Works Cited

  • Attané, Isabelle, Zhang Qunlin, Li Shuzhuo, and Yang Xueyan. “Male Singlehood, Poverty and Sexuality in Rural China: An Exploratory Survey.” Population-E 65 (2010): 679-694. Accessed January 17, 2016. doi: 10.2307/41337098
  • Badinter, Elisabeth. XY On Masculine Identity. Translated by Lydia Davis. New York: Columbia University Press, 1995.
  • Baranovich, Nimrod. China’s New Voices: Popular Music, Ethnicity, Gender and Politics 1978-1997. Berkeley: University of California Press, 2003.
  • Chen, Kang, Gary H. Jefferson and Inderjit Singh. 1992. “Lessons From China’s Economic Reform.” Journal of Comparative Economics 16: 201-225.
  • Clover, Charles for Gulf News. “The Mystery of China’s Missing Brides.” Accessed January 17, 2016.
  • Griffiths, Rudyard, eds. Are Men Obsolete? The Munk Debate on Gender – Rosin and Dowd Vs. Moran and Paglia. Toronto: Aurea Foundation, 2014.
  • Horrocks, R. Masculinity In Crisis: Myths, Fantasies and Realities. New York: St. Martin’s Press, 1994.
  • Heinrich, Larissa and Fran Martin. Embodied Modernities: Corporeality, Representation, and Chinese Cultures. Honolulu: University of Hawai’i Press, 2006.
  • Jones, Gavin W., Zhang Yanxia and Pamela Chia Pei Zhi. 2012. “Understanding High Levels of Singlehood in Singapore.” Journal of Comparative Family Studies 43 (5): 731-750.
  • Keating, Joshua for Slate. “Economic Says Polyamory Can Solve China’s Gender Imbalance. Chinese Internet Explodes.” Accessed January 17, 2016.
  • Kirkham, Pat and Janet Thumim (eds). You Tarzan: Masculinity, Movies and Men. London: Palgrave Macmillan, 1993.
  • Kohlbacker, Florian and Lin Shi for China Economic Review. “If You Aren’t the One: China’s Dating Site Market Suffers From Some Chronic Trust Issues.” Accessed January 17, 2016.
  • Lee, Tracy K. and Geng Song. 2010. “Consumption, Class Formation and Sexuality: Reading Men’s Lifestyle Magazines in China.” The China Journal 64: 159-177.
  • Louie, Kam. 1999. “Sexuality, Masculinity and Politics in Chinese Culture: The Case of the ‘Sanguo’ Hero Guan Yu.” Modern Asian Studies 33 (4): 835-859.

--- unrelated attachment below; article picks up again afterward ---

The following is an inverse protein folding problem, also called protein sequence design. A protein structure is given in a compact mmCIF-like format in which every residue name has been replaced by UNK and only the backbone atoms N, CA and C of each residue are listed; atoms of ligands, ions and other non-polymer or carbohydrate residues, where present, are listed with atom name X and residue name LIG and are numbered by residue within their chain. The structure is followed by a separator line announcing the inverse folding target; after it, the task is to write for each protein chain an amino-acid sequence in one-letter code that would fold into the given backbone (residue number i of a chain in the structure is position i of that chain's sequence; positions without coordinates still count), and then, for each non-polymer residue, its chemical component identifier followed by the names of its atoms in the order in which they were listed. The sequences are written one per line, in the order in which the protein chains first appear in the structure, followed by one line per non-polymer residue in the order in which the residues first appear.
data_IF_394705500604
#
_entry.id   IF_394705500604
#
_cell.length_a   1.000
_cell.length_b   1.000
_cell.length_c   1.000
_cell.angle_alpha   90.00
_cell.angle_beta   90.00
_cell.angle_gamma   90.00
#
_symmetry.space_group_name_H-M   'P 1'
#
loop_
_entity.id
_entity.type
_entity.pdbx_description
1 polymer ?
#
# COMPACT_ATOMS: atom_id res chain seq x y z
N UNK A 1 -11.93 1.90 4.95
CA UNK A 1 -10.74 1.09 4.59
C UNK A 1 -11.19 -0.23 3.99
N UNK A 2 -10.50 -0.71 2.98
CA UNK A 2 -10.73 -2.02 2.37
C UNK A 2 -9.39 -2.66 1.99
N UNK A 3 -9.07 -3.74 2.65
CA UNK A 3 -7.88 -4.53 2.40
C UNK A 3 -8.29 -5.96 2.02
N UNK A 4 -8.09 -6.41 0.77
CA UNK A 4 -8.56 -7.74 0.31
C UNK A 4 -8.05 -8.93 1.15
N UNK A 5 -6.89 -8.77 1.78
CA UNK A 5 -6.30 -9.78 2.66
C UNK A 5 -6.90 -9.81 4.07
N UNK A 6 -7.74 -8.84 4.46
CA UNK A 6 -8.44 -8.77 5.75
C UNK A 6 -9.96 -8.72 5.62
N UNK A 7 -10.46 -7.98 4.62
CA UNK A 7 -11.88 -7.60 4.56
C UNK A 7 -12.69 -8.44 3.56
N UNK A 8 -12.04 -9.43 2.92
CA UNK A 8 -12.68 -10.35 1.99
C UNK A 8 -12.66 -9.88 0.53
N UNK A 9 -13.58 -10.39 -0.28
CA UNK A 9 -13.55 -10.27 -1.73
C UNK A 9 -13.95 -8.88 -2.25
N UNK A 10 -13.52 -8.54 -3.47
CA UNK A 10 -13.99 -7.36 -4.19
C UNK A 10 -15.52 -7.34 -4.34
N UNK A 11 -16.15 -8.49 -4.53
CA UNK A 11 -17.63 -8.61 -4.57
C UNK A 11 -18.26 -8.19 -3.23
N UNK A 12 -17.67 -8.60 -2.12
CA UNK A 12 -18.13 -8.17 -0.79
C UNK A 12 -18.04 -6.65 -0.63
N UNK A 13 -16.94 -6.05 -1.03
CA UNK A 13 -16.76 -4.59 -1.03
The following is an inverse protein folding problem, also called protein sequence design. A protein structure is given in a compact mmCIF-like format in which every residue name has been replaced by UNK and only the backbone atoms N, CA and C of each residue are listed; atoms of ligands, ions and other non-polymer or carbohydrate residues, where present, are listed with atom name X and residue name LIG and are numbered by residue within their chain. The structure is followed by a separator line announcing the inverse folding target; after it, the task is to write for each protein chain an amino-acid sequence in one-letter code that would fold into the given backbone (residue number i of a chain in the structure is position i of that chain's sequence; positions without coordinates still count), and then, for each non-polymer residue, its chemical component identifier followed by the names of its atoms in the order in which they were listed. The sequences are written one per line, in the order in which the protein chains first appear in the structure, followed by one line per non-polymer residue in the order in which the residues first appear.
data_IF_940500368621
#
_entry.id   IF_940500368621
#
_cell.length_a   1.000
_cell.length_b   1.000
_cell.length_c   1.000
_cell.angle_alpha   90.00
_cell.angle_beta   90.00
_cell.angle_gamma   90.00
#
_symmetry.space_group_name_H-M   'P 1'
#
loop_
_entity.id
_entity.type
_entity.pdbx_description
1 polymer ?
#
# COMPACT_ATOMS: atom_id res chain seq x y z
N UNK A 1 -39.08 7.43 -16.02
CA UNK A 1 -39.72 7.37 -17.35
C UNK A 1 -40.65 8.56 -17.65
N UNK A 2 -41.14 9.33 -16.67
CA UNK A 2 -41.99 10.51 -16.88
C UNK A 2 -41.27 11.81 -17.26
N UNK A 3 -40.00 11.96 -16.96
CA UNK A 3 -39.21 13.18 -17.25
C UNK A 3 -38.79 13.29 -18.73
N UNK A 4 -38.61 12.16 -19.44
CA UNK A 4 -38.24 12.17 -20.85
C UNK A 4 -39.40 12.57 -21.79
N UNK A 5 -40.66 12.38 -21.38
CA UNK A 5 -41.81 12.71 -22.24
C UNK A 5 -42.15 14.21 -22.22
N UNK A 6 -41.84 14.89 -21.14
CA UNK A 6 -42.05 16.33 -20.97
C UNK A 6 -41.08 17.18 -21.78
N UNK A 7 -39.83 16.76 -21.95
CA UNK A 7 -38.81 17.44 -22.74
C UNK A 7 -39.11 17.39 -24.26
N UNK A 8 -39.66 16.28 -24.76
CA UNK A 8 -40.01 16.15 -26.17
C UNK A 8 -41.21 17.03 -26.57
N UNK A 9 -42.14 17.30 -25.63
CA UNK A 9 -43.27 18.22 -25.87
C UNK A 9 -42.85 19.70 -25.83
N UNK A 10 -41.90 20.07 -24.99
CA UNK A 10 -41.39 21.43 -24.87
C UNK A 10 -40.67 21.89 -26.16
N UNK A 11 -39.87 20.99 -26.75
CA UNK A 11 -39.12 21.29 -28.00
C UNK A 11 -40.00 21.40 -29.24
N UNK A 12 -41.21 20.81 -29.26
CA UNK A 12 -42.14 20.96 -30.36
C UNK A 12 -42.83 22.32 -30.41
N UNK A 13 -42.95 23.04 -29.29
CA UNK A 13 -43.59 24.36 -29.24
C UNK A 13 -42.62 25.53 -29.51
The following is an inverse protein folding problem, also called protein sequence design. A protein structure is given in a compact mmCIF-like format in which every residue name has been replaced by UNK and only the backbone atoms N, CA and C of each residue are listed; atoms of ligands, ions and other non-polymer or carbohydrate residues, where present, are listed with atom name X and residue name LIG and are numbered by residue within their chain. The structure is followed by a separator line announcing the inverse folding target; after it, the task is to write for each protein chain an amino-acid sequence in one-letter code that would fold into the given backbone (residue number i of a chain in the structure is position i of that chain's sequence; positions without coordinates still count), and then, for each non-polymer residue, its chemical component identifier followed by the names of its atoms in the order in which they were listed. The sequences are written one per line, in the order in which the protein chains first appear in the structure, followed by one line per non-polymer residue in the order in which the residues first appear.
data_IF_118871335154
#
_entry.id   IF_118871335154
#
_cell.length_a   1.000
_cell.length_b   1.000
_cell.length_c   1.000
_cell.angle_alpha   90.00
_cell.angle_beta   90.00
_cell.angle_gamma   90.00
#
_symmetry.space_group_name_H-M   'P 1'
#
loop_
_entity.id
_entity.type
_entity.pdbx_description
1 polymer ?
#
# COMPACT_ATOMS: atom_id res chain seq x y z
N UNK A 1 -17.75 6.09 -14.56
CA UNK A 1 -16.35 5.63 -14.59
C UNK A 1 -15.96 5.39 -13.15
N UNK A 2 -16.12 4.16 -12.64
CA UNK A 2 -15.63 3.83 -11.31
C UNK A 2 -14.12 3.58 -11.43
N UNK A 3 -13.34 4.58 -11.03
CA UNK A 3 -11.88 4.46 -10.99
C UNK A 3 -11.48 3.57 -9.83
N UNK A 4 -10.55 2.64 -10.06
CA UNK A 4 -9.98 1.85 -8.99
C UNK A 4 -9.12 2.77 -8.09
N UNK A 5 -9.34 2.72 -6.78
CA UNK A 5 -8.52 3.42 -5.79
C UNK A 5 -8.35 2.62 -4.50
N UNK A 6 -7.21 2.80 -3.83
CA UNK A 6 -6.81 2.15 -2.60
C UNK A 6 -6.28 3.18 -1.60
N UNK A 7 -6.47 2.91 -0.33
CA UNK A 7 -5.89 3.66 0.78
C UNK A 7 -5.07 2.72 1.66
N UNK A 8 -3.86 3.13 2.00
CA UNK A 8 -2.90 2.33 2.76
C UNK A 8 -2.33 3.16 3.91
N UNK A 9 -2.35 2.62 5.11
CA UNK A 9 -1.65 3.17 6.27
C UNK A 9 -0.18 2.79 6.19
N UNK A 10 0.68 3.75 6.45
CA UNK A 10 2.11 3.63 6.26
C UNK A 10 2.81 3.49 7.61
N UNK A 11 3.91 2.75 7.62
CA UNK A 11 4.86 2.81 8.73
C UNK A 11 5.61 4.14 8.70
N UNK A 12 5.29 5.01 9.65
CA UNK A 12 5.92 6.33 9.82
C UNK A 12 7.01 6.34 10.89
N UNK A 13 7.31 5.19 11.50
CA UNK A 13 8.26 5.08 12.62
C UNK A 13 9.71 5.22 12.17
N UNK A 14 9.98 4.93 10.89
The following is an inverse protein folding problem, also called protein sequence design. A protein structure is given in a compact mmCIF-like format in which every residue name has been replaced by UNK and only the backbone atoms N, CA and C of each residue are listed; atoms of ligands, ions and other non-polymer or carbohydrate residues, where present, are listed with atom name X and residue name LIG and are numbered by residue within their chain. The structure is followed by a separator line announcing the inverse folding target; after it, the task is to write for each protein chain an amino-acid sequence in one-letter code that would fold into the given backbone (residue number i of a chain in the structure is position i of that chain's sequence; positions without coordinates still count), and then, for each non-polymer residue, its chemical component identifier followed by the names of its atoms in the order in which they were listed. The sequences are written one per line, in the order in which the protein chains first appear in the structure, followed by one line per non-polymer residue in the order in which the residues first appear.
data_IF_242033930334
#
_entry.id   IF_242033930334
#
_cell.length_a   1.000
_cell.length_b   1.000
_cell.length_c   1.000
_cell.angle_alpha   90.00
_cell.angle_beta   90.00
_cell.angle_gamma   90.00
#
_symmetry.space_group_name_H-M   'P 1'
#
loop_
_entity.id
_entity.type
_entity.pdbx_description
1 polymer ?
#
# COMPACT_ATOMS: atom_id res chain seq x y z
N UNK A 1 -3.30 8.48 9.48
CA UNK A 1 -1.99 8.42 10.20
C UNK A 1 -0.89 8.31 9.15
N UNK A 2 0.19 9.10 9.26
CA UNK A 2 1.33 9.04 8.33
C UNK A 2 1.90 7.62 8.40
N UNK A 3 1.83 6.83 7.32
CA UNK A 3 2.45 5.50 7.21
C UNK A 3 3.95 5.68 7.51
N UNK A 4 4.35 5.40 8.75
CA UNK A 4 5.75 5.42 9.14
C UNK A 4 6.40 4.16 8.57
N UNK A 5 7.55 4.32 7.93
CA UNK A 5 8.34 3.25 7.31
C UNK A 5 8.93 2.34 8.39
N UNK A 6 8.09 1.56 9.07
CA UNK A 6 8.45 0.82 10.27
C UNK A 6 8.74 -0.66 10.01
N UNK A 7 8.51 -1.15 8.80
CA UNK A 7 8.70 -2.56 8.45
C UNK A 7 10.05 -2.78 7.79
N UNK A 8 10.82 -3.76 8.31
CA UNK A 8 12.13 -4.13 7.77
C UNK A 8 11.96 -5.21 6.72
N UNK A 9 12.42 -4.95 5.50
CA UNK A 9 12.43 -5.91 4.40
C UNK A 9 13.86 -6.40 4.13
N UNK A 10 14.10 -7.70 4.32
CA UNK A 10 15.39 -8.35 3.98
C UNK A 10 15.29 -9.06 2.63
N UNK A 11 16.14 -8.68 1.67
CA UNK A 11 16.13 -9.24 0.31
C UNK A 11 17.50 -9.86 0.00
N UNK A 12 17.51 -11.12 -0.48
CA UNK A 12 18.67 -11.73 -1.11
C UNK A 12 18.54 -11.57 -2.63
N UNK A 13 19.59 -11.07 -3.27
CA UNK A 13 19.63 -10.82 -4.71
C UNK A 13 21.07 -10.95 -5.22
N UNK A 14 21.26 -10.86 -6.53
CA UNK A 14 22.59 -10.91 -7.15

• –––––––––––––. 2000. “Constructing Chinese Masculinity for the Modern World: with Particular Reference to Lao She’s The Two Mas.” The China Quarterly 164: 1062-1078.
  • –––––––––––––. 2012. “Popular Culture and Masculinity Ideals in East Asia, with Special Reference to China.” The Journal of Asian Studies 71 (4): 929-943.
  • –––––––––––––. Chinese Masculinities in a Globalizing World. New York: Routledge, 2015.
  • Women of China. “Interesting Facts about Chinese Relationships, Marriages: Reports.” Accessed January 17, 2016.
  • Yang, Annie Yen Ning. “An Expedition Into The Uncharted Territory of Modern Chinese Men and Masculinities.” PhD diss., University of Missouri-Columbia, 2010.
  • Yang, Jie. 2010. “The Crisis of Masculinity: Class, Gender, and Kindly Power in Post-Mao China.” American Ethnologist 37 (3): 550-562.
  • Yu, Lun. Confucius: The Analects. Translated by D.C. Lau. Harmondsworth: Penguin Books, 1979.
  • Zhang, Yuping, Emily Hannum, and Meiyan Wang. 2008. “Gender-Based Employment and Income Differences in Urban China: Considering the Contributions of Marriage and Parenthood.” Social Forces, 86(4): 1529-1560.
  • Zheng, Tiantian. 2006. “Male Clients’ Sex Consumption and Business Alliance in Urban China’s Sex Industry.” Journal of Contemporary China 15 (46): 161-182.
  • Zurndorfer, Harriet. 2015. “Men, Women, Money, and Morality: The Development of China’s Sexual Economy.” Feminist Economics (2015): 1-23. Accessed December 8, 2015. doi: 10.1080/13545701.2015.1026834

Photo Sources:

Fig. 1:
Fig. 2:
Fig. 3:
Fig. 4:
Fig. 5:
Fig. 6:
Fig. 7:
Fig. 8:
Fig. 9:
Fig. 10:
Fig. 11:
Fig. 12:
Fig. 13: